You should also make an appointment to see a GP if you have frequent migraines , even if they can be controlled with medicine, as you may benefit from preventative treatment.
You should call 999 for an ambulance immediately if you or someone you’re with experiences:
- paralysis or weakness in 1 or both arms or 1 side of the face
- slurred or garbled speech
- a sudden agonising headache resulting in a severe pain unlike anything experienced before
- headache along with a high temperature , stiff neck, mental confusion, seizures, double vision and a rash
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What Causes Abdominal Migraine
The cause of abdominal migraine is unknown. We dont know the exact connection between an abdominal migraine and a classic migraine, but we do know theres a connection between the gut and the brain, says Deena Kuruvilla, MD, a neurologist and specialist in facial and headache pain at Yale Medicine. Many of the drugs we use to treat depression, for example, are effective in treating an abdominal migraine.
Can Migraines Be Prevented Or Avoided
Medicine to prevent migraines may be helpful if your headaches happen more than 2 times a month. You may want to consider this medicine if your headaches make it hard for you to work and function. These medicines are taken every day, whether you have a headache or not.
Preventive medications for migraines can include prescription drugs often used to treat other ailments. Anti-seizure medicines, antidepressants, medicines to lower blood pressure, and even Botox injections are some of the preventive medications your doctor may prescribe. Calcitonin gene-related peptide inhibitors can also help prevent migraines. They do so by blocking a gene-related peptide in your sensory nerves. This peptide is known to increase during a migraine attack, so blocking it can help prevent migraines.
There are also a number of non-medical treatments designed to help minimize migraine pain and frequency. One is an electrical stimulation device, which has been approved by the FDA. It is a headband that you wear once a day for 20 minutes to stimulate the nerve linked to migraines. Another non-medical treatment is counseling aimed at helping you feel in more control of your migraines. This counseling works best when paired with medical prevention of migraines, as well.
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Who Gets Migraines What Are The Risk Factors
Its difficult to predict who may get a migraine and who may not, but there are risk factors that may make you more vulnerable. These risk factors include:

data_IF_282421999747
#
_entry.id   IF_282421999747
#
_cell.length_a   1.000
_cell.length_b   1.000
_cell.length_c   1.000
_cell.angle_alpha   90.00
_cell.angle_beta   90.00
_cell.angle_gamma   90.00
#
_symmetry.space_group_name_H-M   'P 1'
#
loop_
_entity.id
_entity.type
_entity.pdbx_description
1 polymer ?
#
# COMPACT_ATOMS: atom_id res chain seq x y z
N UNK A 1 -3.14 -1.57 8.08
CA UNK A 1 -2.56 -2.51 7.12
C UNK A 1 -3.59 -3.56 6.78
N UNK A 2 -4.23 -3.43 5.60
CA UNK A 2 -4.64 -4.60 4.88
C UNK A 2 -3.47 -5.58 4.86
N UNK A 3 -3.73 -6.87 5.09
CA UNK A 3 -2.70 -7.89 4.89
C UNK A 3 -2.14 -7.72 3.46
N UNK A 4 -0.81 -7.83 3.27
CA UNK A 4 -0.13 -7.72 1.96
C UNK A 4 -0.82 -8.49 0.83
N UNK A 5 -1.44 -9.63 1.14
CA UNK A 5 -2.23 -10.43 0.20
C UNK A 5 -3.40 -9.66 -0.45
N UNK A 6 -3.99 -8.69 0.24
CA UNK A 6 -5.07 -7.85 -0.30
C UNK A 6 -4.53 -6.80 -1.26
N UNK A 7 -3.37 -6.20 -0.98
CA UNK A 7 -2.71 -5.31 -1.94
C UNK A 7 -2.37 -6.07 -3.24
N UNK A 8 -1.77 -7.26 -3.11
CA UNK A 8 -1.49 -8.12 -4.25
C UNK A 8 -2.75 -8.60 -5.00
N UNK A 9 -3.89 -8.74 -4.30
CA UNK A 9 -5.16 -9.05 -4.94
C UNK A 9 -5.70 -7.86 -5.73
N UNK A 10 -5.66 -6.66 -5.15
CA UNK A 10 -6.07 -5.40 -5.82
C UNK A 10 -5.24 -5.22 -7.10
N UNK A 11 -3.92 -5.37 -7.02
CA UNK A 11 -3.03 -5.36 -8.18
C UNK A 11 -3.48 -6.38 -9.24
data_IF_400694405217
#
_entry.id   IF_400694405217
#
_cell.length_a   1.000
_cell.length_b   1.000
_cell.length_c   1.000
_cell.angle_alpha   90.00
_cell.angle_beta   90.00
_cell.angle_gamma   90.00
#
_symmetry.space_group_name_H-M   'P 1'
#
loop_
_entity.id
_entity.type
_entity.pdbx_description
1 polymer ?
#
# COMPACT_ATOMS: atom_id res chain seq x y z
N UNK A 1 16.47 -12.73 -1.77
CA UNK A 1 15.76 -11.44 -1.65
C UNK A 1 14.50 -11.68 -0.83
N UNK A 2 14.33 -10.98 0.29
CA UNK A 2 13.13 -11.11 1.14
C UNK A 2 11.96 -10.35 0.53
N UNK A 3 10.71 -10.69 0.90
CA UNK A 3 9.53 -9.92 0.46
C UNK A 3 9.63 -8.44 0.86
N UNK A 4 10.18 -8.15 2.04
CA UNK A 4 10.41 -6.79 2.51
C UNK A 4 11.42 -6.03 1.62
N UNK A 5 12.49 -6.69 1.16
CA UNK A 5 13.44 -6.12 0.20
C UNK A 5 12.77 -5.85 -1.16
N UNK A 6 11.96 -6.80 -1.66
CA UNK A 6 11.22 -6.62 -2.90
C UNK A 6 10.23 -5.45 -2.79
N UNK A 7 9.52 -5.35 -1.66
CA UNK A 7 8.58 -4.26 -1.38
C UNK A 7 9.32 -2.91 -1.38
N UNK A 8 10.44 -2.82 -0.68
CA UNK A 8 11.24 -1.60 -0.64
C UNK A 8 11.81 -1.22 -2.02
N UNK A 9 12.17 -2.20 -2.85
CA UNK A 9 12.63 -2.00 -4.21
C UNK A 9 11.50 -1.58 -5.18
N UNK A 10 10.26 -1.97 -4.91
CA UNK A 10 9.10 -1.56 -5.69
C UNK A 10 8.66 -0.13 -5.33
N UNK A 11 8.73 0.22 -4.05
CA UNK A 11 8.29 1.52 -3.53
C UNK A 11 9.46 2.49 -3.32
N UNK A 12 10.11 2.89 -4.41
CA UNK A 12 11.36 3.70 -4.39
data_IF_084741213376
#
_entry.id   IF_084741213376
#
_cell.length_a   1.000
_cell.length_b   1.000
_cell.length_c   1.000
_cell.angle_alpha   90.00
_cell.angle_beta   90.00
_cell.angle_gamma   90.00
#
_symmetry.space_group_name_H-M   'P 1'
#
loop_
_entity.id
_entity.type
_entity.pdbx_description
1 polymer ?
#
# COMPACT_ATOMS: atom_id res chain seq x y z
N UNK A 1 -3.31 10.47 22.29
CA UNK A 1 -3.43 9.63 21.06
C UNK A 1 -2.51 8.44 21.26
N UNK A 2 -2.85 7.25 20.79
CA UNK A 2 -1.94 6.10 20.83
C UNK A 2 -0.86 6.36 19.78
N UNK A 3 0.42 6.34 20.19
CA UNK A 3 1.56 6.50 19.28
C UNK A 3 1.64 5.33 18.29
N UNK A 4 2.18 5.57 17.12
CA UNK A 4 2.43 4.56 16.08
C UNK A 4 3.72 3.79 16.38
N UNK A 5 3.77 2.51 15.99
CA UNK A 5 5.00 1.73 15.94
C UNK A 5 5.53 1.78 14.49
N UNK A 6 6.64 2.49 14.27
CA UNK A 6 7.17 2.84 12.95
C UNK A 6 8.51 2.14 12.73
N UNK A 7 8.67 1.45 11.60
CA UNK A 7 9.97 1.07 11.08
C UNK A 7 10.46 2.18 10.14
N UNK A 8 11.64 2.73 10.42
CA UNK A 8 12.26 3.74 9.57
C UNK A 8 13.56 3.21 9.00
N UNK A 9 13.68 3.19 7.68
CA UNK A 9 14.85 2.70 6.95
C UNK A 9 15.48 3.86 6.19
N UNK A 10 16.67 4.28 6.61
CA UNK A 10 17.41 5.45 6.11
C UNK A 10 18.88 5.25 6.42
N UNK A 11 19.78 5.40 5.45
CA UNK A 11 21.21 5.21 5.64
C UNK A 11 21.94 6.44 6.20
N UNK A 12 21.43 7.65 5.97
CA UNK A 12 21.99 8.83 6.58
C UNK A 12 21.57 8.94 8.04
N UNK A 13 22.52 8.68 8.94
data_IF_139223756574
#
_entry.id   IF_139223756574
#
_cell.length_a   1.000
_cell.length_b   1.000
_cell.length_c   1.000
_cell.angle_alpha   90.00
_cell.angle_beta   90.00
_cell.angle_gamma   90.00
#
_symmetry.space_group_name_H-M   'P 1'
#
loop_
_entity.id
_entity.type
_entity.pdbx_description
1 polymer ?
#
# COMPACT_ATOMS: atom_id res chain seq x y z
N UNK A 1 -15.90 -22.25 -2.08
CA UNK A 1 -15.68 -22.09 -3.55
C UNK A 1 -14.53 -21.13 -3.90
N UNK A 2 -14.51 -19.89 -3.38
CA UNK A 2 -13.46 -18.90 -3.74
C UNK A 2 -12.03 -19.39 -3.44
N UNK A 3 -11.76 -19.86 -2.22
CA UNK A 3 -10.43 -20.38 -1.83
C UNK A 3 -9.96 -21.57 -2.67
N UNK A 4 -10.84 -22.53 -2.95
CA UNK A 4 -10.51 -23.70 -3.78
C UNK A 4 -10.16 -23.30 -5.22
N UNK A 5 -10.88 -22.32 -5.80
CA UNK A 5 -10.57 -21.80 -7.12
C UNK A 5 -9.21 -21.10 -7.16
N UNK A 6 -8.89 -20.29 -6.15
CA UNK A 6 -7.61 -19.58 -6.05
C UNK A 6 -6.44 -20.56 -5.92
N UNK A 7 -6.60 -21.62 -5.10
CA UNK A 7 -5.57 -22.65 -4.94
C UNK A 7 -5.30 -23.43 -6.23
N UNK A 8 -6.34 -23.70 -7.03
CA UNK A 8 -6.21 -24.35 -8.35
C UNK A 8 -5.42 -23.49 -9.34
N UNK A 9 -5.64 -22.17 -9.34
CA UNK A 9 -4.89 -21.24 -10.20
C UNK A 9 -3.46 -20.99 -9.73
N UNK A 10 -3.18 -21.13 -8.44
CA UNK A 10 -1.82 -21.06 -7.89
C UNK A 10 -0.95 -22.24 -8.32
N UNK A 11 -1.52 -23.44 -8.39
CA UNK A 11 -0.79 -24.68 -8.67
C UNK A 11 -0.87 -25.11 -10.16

- Genetics: Up to 80% of people who get migraine headaches have a first-degree relative with the disease.
- Gender. Migraine headaches happen to women more than men, especially women between the ages of 15 and 55. Its likely more common in women because of the influence of hormones.
- Stress level. You may get migraines more often if youre high-stress. Stress can trigger a migraine.
Can Migraines Be Caused By Stress
Yes stress can trigger both migraines and tension headaches. Even happy events, such as a wedding or a new baby, can cause stress that leads to migraines.
Researchers have discovered many links between stress and migraines including altered levels of stress hormones in migraine sufferers. Everyday stresses are certainly a contributing factor, so if you suffer from chronic migraines, its worth looking at ways to reduce the stress in your life.
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What Are The Treatments For Migraine
There is no absolute cure for migraine. However, lots of treatments are available to help ease the symptoms of a migraine attack.
When a migraine attack occurs, most people find that lying down in a quiet, dark room is helpful. Sleeping can also help. Some people find that their symptoms die down after they have vomited .
Most people affected by migraine will already have tried paracetamol, aspirin and perhaps anti-inflammatory drugs such as ibuprofen before they seek advice from their doctor. If ordinary painkillers alone are not relieving your symptoms, your GP might prescribe you a triptan to be taken in addition to over-the-counter painkillers . Triptans are available in different forms to suit individuals , although it is important to note that some people develop short-term side effects when taking triptans. Your doctor may also prescribe you anti-sickness medication. If your situation does not improve after treatment, you might be referred to a specialist migraine clinic.
It is important to avoid taking painkillers on more than two days per week or more than 10 days per month as this can in fact make things worse by triggering medication overuse headaches.
What Questions Should I Ask My Healthcare Provider
- Will my child grow out of their migraines?
- What medications do you recommend for me?
- What should I change about my lifestyle to prevent my migraine headaches?
- Should I get tested?
- What type of migraine do I have?
- What can my friends and family do to help?
- Are my migraines considered chronic?
A note from Cleveland Clinic
Migraine headaches can be devastating and make it impossible to go to work, school or experience other daily activities. Fortunately, there are some ways to possibly prevent a migraine and other ways to help you manage and endure the symptoms. Work with your healthcare provider to keep migraines from ruling your life.
Last reviewed by a Cleveland Clinic medical professional on 03/03/2021.
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Managing Migraines At Home